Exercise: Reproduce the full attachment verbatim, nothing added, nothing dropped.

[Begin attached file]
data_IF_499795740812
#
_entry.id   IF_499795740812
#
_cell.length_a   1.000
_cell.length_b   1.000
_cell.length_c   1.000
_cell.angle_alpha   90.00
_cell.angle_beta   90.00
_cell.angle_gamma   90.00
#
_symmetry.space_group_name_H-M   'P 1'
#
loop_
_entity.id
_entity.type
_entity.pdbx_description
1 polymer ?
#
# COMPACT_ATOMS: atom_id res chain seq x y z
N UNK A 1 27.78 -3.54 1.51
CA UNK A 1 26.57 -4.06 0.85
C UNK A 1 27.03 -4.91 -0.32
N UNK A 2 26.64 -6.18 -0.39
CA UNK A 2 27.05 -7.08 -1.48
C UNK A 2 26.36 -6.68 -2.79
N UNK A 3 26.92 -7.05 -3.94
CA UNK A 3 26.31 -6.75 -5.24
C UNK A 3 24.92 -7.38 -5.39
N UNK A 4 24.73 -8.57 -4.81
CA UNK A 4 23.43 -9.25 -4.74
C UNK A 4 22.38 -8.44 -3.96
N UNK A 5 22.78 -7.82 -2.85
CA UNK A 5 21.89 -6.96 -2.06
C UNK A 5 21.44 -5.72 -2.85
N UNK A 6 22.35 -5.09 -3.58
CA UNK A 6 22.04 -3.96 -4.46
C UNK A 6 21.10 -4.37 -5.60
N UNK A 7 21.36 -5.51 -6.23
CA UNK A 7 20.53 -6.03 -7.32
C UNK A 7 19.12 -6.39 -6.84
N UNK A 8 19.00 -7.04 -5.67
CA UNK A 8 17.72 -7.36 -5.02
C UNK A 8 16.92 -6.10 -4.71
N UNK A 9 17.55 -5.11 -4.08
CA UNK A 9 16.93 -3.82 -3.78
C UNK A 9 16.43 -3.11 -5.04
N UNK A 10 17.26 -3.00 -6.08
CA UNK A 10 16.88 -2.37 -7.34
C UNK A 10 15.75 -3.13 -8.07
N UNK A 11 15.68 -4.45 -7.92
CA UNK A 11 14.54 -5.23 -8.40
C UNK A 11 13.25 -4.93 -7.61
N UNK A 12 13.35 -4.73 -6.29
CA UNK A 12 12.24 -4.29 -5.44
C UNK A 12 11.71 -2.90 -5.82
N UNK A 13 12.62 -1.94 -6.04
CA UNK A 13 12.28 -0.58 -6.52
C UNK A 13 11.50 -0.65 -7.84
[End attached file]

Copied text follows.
data_IF_499795740812
#
_entry.id   IF_499795740812
#
_cell.length_a   1.000
_cell.length_b   1.000
_cell.length_c   1.000
_cell.angle_alpha   90.00
_cell.angle_beta   90.00
_cell.angle_gamma   90.00
#
_symmetry.space_group_name_H-M   'P 1'
#
loop_
_entity.id
_entity.type
_entity.pdbx_description
1 polymer ?
#
# COMPACT_ATOMS: atom_id res chain seq x y z
N UNK A 1 27.78 -3.54 1.51
CA UNK A 1 26.57 -4.06 0.85
C UNK A 1 27.03 -4.91 -0.32
N UNK A 2 26.64 -6.18 -0.39
CA UNK A 2 27.05 -7.08 -1.48
C UNK A 2 26.36 -6.68 -2.79
N UNK A 3 26.92 -7.05 -3.94
CA UNK A 3 26.31 -6.75 -5.24
C UNK A 3 24.92 -7.38 -5.39
N UNK A 4 24.73 -8.57 -4.81
CA UNK A 4 23.43 -9.25 -4.74
C UNK A 4 22.38 -8.44 -3.96
N UNK A 5 22.78 -7.82 -2.85
CA UNK A 5 21.89 -6.96 -2.06
C UNK A 5 21.44 -5.72 -2.85
N UNK A 6 22.35 -5.09 -3.58
CA UNK A 6 22.04 -3.96 -4.46
C UNK A 6 21.10 -4.37 -5.60
N UNK A 7 21.36 -5.51 -6.23
CA UNK A 7 20.53 -6.03 -7.32
C UNK A 7 19.12 -6.39 -6.84
N UNK A 8 19.00 -7.04 -5.67
CA UNK A 8 17.72 -7.36 -5.02
C UNK A 8 16.92 -6.10 -4.71
N UNK A 9 17.55 -5.11 -4.08
CA UNK A 9 16.93 -3.82 -3.78
C UNK A 9 16.43 -3.11 -5.04
N UNK A 10 17.26 -3.00 -6.08
CA UNK A 10 16.88 -2.37 -7.34
C UNK A 10 15.75 -3.13 -8.07
N UNK A 11 15.68 -4.45 -7.92
CA UNK A 11 14.54 -5.23 -8.40
C UNK A 11 13.25 -4.93 -7.61
N UNK A 12 13.35 -4.73 -6.29
CA UNK A 12 12.24 -4.29 -5.44
C UNK A 12 11.71 -2.90 -5.82
N UNK A 13 12.62 -1.94 -6.04
CA UNK A 13 12.28 -0.58 -6.52
C UNK A 13 11.50 -0.65 -7.84